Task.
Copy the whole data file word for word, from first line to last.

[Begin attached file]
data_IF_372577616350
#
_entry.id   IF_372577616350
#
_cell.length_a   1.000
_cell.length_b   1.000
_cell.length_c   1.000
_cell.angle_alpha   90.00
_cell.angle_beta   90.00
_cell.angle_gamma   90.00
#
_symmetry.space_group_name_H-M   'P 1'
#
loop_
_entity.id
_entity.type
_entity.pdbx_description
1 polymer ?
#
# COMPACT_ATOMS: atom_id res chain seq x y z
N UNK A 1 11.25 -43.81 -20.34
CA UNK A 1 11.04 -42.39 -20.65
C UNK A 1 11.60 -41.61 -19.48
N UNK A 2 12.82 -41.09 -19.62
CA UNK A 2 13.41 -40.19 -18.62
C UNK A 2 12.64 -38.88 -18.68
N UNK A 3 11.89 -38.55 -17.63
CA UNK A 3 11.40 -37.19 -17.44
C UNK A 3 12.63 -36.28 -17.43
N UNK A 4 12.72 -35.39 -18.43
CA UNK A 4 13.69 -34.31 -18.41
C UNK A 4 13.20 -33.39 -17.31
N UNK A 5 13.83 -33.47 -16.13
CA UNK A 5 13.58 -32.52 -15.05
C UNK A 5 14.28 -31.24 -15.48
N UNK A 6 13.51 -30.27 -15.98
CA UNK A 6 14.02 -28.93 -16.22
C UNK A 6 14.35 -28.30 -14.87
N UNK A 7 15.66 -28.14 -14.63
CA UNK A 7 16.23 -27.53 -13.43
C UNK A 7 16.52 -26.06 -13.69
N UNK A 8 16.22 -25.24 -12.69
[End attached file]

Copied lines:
data_IF_372577616350
#
_entry.id   IF_372577616350
#
_cell.length_a   1.000
_cell.length_b   1.000
_cell.length_c   1.000
_cell.angle_alpha   90.00
_cell.angle_beta   90.00
_cell.angle_gamma   90.00
#
_symmetry.space_group_name_H-M   'P 1'
#
loop_
_entity.id
_entity.type
_entity.pdbx_description
1 polymer ?
#
# COMPACT_ATOMS: atom_id res chain seq x y z
N UNK A 1 11.25 -43.81 -20.34
CA UNK A 1 11.04 -42.39 -20.65
C UNK A 1 11.60 -41.61 -19.48
N UNK A 2 12.82 -41.09 -19.62
CA UNK A 2 13.41 -40.19 -18.62
C UNK A 2 12.64 -38.88 -18.68
N UNK A 3 11.89 -38.55 -17.63
CA UNK A 3 11.40 -37.19 -17.44
C UNK A 3 12.63 -36.28 -17.43
N UNK A 4 12.72 -35.39 -18.43
CA UNK A 4 13.69 -34.31 -18.41
C UNK A 4 13.20 -33.39 -17.31
N UNK A 5 13.83 -33.47 -16.13
CA UNK A 5 13.58 -32.52 -15.05
C UNK A 5 14.28 -31.24 -15.48
N UNK A 6 13.51 -30.27 -15.98
CA UNK A 6 14.02 -28.93 -16.22
C UNK A 6 14.35 -28.30 -14.87
N UNK A 7 15.66 -28.14 -14.63
CA UNK A 7 16.23 -27.53 -13.43
C UNK A 7 16.52 -26.06 -13.69
N UNK A 8 16.22 -25.24 -12.69